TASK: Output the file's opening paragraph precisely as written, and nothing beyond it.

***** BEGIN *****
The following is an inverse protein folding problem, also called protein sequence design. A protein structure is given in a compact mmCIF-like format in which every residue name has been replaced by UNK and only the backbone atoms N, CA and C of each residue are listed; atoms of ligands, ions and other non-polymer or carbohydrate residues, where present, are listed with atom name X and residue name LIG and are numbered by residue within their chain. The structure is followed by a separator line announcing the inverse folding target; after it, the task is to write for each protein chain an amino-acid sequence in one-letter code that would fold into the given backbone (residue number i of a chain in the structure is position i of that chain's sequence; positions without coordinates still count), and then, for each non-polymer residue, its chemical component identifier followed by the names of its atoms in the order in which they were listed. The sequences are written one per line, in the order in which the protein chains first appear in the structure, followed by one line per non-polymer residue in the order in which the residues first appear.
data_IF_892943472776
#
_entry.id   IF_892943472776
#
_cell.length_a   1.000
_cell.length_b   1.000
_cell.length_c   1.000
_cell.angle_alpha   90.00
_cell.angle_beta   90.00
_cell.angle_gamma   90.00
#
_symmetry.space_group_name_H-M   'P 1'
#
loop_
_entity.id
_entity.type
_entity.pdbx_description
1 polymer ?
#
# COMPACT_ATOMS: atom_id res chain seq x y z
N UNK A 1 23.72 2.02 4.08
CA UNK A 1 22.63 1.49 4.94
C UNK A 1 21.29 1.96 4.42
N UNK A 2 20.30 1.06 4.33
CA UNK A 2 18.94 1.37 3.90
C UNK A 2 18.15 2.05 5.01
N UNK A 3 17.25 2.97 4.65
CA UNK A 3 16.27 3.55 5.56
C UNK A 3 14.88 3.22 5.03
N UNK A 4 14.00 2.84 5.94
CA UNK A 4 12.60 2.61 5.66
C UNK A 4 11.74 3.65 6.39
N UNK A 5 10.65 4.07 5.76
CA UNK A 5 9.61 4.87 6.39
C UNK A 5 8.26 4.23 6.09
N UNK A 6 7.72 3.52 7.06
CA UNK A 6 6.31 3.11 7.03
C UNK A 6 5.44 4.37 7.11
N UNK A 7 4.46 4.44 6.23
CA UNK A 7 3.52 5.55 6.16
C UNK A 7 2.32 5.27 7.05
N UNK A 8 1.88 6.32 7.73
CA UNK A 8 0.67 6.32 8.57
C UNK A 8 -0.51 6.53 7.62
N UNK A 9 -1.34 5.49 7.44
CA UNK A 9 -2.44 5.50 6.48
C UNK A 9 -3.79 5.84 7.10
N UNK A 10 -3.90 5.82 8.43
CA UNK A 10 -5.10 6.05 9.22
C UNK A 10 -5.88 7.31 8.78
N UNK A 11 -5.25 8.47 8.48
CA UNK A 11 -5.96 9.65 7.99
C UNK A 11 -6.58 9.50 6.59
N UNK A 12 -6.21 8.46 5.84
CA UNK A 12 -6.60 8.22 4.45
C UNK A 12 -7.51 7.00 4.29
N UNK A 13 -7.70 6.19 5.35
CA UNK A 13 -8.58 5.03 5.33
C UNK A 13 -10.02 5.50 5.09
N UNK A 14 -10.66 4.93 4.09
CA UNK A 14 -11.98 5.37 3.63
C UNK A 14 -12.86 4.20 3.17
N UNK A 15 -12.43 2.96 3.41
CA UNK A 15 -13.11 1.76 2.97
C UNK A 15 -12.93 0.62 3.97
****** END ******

The following is an inverse protein folding problem, also called protein sequence design. A protein structure is given in a compact mmCIF-like format in which every residue name has been replaced by UNK and only the backbone atoms N, CA and C of each residue are listed; atoms of ligands, ions and other non-polymer or carbohydrate residues, where present, are listed with atom name X and residue name LIG and are numbered by residue within their chain. The structure is followed by a separator line announcing the inverse folding target; after it, the task is to write for each protein chain an amino-acid sequence in one-letter code that would fold into the given backbone (residue number i of a chain in the structure is position i of that chain's sequence; positions without coordinates still count), and then, for each non-polymer residue, its chemical component identifier followed by the names of its atoms in the order in which they were listed. The sequences are written one per line, in the order in which the protein chains first appear in the structure, followed by one line per non-polymer residue in the order in which the residues first appear.